Valentine Korah is an eminent EC competition lawyer, author of many critical books and articles on competition law and policy and the beneficiary of effusive forewords by distinguished experts from the UK, Belgium and the United States.
Throughout her long career she has made it easier for lawyers and economists to work together. In the 1960s she started an LL.M. course on UK competition law and policy together with Professor Basil Yamey, a notable economist who produced and supervised theoretical and empirical work on problems concerning competition policy. He attended every week to ask naïve questions which upset the misguided preconceptions of Val and the students. At that time there were no other courses on competition for lawyers in the UK, although there were many in North America and some for economists in the UK. At much the same time, Jeremy Lever started to teach a postgraduate course for lawyers at Oxford.
In 1970, Val worked for 8 months nearly full time as a civil servant helping to draft a Bill to replace the UK Monopolies and Mergers Commission by the Prices and Incomes Board and to modify the legal framework. At that time academics were never or hardly ever recruited to the Civil Service for a limited period and part time. In May 1970 the Commission for Industry and Manpower Bill fell with the government and never came into force, but many of the instructions to Parliamentary Counsel and notes on clauses which she had drafted were used when the Fair Trading Bill was passed. In 1973 she was invited to advise a quango, the Price Commission, and did so for some months, also nearly full time. On both occasions she continued to teach full time at UCL.
Her basic academic home has been UCL since 1946 when she came up as an undergraduate. She taught and wrote there from 1951 until her formal retirement in 1993. She has taught many subjects, but recently competition law and policy on a part time basis as Professor Emeritus of Competition law.
Her reputation is international. She has taught also in many other universities and institutions for short periods of time. She was responsible for the dominant course in English on EC competition law at the College of Europe in Bruges for nearly twenty years. This function was discharged during about 7 visits to the College each academic year. On her retirement she was appointed Honorary Professor at the College at a time when there were only four at the College. For 14 consecutive Spring semesters, she was Visiting Professor at Fordham University School of Law in New York City, teaching competition and IP licensing to LL.M., 2nd and 3rd year JD students. This was the only time when she ceased to teach at UCL for a whole term at a time.
She has made shorter visits to many other universities: in Australia to Monash and Melbourne Universities more than once, coupled with shorter visits to the Victoria University of Wellington, the University of Western Australia, and several other Australian and New Zealand Universities In Europe, she has taught at the University of Lund (where she received an honorary doctorate), Valencia, Carlos Tercera and Amsterdam. She also visited several famous law schools in the US, to give occasional lectures. Despite her age (80) Val is still in demand around the world. Last academic year she lectured in Hong Kong and Macau as well as at Fordham and in Athens and Rome. She spoke at a policy meeting organized in Brussels by the legal service of the EC Commission on the aims of competition law. This year she spoke at Budapest and at the Como Summit and was a distinguished visitor for a week at Fordham Law School. She has agreed also to lead seminars in Athens, Rome and Singapore.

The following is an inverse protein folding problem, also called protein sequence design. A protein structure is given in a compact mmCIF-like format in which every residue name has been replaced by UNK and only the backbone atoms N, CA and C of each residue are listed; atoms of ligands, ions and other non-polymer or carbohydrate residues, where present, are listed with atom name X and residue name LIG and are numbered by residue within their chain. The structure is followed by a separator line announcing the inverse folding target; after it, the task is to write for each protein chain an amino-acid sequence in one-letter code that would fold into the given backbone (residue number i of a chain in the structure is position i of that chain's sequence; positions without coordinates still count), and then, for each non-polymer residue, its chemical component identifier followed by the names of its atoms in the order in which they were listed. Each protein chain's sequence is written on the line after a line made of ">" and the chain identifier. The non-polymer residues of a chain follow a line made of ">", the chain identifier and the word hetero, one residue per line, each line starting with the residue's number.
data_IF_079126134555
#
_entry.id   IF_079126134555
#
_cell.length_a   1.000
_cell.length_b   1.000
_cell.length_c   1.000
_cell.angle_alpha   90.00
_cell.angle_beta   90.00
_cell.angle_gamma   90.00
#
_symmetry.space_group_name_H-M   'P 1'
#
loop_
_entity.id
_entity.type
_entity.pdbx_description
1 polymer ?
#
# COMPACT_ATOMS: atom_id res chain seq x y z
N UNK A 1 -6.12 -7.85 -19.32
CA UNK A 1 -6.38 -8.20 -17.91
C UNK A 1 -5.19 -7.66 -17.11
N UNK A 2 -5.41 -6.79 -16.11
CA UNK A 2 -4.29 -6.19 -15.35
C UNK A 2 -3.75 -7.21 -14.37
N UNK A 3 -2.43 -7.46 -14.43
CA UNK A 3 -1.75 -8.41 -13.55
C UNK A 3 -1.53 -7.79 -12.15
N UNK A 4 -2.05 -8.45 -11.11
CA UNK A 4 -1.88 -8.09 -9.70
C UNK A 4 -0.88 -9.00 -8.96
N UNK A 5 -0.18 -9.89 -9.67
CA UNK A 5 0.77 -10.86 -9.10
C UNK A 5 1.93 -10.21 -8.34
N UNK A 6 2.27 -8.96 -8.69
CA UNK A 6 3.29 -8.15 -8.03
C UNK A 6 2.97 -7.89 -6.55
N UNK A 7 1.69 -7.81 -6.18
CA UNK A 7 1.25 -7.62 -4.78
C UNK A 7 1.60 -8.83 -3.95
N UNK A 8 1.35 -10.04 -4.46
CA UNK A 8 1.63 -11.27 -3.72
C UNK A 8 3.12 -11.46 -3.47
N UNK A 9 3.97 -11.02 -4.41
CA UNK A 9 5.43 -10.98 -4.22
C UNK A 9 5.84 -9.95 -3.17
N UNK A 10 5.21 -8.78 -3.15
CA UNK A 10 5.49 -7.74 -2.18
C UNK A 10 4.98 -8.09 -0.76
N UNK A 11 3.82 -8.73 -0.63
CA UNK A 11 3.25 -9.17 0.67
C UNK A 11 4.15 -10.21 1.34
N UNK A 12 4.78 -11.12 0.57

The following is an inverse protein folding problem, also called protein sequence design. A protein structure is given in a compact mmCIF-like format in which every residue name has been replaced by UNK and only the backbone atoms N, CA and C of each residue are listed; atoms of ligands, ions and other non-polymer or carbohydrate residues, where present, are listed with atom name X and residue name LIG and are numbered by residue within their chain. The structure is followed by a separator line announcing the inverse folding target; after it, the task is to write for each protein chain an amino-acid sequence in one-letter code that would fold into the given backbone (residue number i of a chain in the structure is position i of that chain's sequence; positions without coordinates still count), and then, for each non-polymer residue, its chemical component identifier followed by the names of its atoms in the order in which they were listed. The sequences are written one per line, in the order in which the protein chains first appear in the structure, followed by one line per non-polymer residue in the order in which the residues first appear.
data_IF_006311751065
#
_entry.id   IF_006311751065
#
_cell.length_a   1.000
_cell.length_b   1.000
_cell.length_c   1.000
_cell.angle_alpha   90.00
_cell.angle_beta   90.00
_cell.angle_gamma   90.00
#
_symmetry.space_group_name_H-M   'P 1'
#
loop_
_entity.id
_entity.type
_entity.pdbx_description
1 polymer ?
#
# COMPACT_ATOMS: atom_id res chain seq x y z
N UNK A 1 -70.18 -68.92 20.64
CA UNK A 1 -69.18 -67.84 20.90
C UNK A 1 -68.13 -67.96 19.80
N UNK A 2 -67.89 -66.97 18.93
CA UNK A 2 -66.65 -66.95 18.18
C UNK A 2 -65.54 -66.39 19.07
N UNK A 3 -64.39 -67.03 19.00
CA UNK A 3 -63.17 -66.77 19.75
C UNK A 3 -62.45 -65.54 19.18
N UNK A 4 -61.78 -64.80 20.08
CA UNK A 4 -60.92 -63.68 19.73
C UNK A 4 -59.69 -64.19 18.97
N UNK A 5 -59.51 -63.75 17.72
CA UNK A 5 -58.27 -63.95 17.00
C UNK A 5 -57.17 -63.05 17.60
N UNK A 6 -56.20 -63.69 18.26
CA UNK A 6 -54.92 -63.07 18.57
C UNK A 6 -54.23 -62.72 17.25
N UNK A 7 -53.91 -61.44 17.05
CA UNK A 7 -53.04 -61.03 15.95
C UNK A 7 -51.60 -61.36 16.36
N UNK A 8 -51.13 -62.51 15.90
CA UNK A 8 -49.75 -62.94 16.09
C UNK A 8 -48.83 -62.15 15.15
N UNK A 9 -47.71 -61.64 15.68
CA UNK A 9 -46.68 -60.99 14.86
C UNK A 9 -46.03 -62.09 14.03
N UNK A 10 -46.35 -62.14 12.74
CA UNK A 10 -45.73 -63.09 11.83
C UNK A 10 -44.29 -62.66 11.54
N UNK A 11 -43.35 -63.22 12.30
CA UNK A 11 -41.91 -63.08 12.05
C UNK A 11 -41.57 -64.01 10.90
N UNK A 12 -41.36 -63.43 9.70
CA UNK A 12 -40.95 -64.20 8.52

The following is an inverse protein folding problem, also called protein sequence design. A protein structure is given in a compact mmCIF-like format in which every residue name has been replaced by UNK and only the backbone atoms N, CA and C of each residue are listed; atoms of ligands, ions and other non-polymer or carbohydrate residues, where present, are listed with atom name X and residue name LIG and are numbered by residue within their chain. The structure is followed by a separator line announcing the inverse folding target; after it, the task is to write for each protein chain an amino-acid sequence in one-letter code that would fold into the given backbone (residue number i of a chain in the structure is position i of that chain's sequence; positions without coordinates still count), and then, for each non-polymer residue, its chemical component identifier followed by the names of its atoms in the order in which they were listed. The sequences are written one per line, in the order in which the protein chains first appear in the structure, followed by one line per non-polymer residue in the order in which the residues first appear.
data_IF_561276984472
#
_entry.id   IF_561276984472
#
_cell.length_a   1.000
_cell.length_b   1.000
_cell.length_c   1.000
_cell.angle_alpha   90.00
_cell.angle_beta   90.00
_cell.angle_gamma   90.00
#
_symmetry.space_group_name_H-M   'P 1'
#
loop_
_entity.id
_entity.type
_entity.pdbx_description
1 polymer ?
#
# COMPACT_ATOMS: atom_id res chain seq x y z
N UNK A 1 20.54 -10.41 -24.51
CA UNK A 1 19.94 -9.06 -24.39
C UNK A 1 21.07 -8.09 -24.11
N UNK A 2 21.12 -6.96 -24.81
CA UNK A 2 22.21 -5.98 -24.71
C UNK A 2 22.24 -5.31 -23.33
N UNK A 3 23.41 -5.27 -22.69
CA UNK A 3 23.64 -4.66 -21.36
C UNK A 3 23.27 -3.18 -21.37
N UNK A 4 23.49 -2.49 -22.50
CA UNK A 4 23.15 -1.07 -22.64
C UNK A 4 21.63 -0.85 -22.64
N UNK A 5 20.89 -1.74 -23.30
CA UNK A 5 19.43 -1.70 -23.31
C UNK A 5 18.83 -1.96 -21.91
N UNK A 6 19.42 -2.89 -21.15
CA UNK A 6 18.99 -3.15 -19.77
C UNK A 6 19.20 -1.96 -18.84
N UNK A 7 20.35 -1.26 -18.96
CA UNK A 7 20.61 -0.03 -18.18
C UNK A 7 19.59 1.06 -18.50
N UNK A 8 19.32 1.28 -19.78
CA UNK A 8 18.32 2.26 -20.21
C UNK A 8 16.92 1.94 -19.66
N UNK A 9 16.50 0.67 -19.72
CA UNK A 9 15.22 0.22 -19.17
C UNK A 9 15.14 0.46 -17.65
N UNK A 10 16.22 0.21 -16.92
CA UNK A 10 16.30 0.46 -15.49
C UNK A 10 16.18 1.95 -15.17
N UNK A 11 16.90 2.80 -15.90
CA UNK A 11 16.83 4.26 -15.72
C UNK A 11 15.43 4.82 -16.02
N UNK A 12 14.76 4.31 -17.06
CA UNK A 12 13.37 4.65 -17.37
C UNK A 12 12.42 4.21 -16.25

Her influence through many books, other writing, lectures and the many excellent student she has taught, has been significant. Many influential people now believe that economics has a substantial contribution to make to competition policy and consulting economists are routinely called in to help when a merger or alleged abuse of a dominant position is being screened in Europe. Competition specialists in the leading law firms expect to make economic arguments themselves when transactions are being negotiated or litigated. Many have contributed to the interdisciplinary approach. Young specialist lawyers are now familiar with economic way of thinking, but Val was an innovator. Her criticisms of the old Restrictive Trade Practices law on the grounds that it was formalistic and often restricted competition contributed to its repeal and replacement.
Research Professor Korah's research interests are in the areas of European Community and other competition laws and policy.
Introductory Guide to EC Competition Law and Practice, 9th ed. (2007), Hart Publishing;
The Lisbon chapter, "Competition Law and Economics", eds Mateus and Moreira (2007), 301-324.